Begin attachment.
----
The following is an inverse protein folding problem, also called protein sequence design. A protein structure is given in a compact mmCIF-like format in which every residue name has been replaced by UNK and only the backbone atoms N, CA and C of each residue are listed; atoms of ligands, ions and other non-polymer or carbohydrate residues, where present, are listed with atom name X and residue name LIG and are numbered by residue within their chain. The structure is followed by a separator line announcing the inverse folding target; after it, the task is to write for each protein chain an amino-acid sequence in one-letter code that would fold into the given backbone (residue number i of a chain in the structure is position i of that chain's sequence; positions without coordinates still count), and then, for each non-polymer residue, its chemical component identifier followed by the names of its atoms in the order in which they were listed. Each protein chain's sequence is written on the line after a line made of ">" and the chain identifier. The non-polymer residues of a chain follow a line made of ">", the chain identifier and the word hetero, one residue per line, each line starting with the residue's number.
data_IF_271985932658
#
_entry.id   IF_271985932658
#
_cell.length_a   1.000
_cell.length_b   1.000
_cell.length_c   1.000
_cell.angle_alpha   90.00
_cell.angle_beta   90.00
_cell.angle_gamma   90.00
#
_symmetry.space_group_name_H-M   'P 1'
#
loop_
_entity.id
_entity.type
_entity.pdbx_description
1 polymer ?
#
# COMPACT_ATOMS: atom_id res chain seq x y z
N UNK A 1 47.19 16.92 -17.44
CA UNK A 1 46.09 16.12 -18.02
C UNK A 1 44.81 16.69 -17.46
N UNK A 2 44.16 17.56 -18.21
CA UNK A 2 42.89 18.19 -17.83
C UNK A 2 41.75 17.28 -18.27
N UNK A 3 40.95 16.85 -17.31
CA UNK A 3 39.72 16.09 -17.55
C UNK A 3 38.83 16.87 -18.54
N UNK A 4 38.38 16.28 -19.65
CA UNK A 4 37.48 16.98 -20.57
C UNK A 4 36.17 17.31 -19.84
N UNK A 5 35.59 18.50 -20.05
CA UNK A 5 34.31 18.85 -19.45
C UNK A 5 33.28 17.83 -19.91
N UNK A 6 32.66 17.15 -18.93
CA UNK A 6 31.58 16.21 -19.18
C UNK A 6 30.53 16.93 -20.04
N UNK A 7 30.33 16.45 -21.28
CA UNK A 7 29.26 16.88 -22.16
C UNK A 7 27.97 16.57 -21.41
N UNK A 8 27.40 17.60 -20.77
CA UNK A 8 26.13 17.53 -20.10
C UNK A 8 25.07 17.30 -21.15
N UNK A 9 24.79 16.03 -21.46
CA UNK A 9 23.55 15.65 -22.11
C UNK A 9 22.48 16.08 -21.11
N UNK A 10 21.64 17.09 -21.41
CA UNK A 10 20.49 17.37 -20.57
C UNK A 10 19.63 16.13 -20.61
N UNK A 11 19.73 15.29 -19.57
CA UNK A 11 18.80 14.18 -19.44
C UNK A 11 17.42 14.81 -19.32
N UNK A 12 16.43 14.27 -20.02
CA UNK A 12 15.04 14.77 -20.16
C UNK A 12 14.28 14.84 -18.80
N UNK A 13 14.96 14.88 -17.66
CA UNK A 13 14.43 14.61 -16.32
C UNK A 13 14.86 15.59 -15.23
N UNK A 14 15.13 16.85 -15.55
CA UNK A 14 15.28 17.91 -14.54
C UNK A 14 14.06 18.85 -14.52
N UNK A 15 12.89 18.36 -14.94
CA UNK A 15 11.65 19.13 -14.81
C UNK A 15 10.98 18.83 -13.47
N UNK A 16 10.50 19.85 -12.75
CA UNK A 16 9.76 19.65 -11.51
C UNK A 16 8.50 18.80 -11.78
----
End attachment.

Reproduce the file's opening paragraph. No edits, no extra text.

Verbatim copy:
The following is an inverse protein folding problem, also called protein sequence design. A protein structure is given in a compact mmCIF-like format in which every residue name has been replaced by UNK and only the backbone atoms N, CA and C of each residue are listed; atoms of ligands, ions and other non-polymer or carbohydrate residues, where present, are listed with atom name X and residue name LIG and are numbered by residue within their chain. The structure is followed by a separator line announcing the inverse folding target; after it, the task is to write for each protein chain an amino-acid sequence in one-letter code that would fold into the given backbone (residue number i of a chain in the structure is position i of that chain's sequence; positions without coordinates still count), and then, for each non-polymer residue, its chemical component identifier followed by the names of its atoms in the order in which they were listed. Each protein chain's sequence is written on the line after a line made of ">" and the chain identifier. The non-polymer residues of a chain follow a line made of ">", the chain identifier and the word hetero, one residue per line, each line starting with the residue's number.